mBio 2016 08 237(4) doi 10.1128/mBio.00878-16
Cryptococcus neoformans is a pathogenic yeast and a leading cause of life-threatening meningitis in AIDS patients. Natural killer (NK) cells are important immune effector cells that directly recognize and kill C. neoformans via a perforin-dependent cytotoxic mechanism. We previously showed that NK cells from HIV-infected patients have aberrant anticryptococcal killing and that interleukin-12 (IL-12) restores the activity at least partially through restoration of NKp30. However, the mechanisms causing this defect or how IL-12 restores the function was unknown. By examining the sequential steps in NK cell killing of Cryptococcus, we found that NK cells from HIV-infected patients had defective binding of NK cells to C. neoformans Moreover, those NK cells that bound to C. neoformans failed to polarize perforin-containing granules to the microbial synapse compared to healthy controls, suggesting that binding was insufficient to restore a defect in perforin polarization. We also identified lower expression of intracellular perforin and defective perforin release from NK cells of HIV-infected patients in response to C. neoformans Importantly, treatment of NK cells from HIV-infected patients with IL-12 reversed the multiple defects in binding, granule polarization, perforin content, and perforin release and restored anticryptococcal activity. Thus, there are multiple defects in the cytolytic machinery of NK cells from HIV-infected patients, which cumulatively result in defective NK cell anticryptococcal activity, and each of these defects can be reversed with IL-12.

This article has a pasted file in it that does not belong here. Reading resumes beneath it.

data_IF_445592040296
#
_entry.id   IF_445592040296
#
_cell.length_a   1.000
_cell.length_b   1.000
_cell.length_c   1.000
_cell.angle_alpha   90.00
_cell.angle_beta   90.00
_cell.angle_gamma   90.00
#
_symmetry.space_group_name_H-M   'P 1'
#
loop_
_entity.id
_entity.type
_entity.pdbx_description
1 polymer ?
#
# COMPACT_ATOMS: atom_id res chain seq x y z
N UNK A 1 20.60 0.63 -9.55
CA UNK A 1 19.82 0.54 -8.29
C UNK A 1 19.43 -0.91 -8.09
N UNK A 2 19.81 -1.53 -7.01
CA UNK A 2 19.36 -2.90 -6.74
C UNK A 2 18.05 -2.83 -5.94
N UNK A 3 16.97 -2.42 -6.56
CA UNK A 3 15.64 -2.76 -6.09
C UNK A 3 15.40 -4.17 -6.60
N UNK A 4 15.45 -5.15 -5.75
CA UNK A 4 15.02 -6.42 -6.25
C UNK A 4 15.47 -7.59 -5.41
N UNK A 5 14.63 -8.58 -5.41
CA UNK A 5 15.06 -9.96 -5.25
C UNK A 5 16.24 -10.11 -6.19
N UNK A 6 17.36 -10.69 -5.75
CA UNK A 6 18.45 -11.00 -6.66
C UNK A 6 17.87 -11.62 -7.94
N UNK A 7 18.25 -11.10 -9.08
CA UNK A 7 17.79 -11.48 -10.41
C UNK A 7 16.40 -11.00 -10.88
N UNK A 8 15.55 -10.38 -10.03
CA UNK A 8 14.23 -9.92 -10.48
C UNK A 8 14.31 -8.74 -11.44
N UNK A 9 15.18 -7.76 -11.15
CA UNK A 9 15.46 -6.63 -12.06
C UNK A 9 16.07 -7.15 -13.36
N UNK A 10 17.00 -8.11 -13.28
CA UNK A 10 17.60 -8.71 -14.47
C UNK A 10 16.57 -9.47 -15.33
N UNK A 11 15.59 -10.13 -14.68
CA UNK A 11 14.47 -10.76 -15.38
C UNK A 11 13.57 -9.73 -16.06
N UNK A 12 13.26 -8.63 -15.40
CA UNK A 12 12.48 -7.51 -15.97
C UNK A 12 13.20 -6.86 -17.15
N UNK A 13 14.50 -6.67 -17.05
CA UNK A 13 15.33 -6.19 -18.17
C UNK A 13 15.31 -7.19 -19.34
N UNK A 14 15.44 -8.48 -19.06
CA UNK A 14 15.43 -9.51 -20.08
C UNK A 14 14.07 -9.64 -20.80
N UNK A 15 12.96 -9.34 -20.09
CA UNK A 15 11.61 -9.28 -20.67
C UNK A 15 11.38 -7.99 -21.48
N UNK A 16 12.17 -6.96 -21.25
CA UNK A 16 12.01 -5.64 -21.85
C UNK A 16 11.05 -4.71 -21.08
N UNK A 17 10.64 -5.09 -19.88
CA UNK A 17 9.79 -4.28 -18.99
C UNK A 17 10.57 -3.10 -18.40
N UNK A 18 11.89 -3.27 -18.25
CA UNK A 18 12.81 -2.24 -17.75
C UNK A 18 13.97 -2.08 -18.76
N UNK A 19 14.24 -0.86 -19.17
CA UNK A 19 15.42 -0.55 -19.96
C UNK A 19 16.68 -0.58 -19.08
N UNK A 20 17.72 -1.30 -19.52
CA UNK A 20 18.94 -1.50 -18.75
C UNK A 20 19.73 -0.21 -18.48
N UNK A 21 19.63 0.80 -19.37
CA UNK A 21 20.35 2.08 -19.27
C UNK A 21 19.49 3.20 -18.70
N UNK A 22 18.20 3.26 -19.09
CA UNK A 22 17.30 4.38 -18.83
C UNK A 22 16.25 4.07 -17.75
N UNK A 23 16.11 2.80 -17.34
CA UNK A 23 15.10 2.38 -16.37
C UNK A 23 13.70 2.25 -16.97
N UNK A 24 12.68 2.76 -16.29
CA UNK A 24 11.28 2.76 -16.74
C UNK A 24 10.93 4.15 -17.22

The mechanisms by which NK cells bind directly to pathogens and deploy their deadly cytolytic machinery during microbial host defense are only beginning to be elucidated. With the goal of understanding this process, we used NK cells from HIV-infected patients, which were known to have a defect in killing of Cryptococcus neoformans Taking advantage of previous studies that had shown that IL-12 restored killing, we used the cytokine as a gain-of-function approach to define the relevance of multiple steps in the recognition and cytolytic pathway. We demonstrated that NK cells from HIV-infected patients failed to kill Cryptococcus due to defects in perforin expression, granule polarization, and release of perforin. Additionally, IL-12 restored recognition of C. neoformans through binding of the NK-activating receptor NKp30. These observations identify important mechanisms used by NK cells to kill microbes and determine that defects in NK cells from HIV-infected patients are reversible.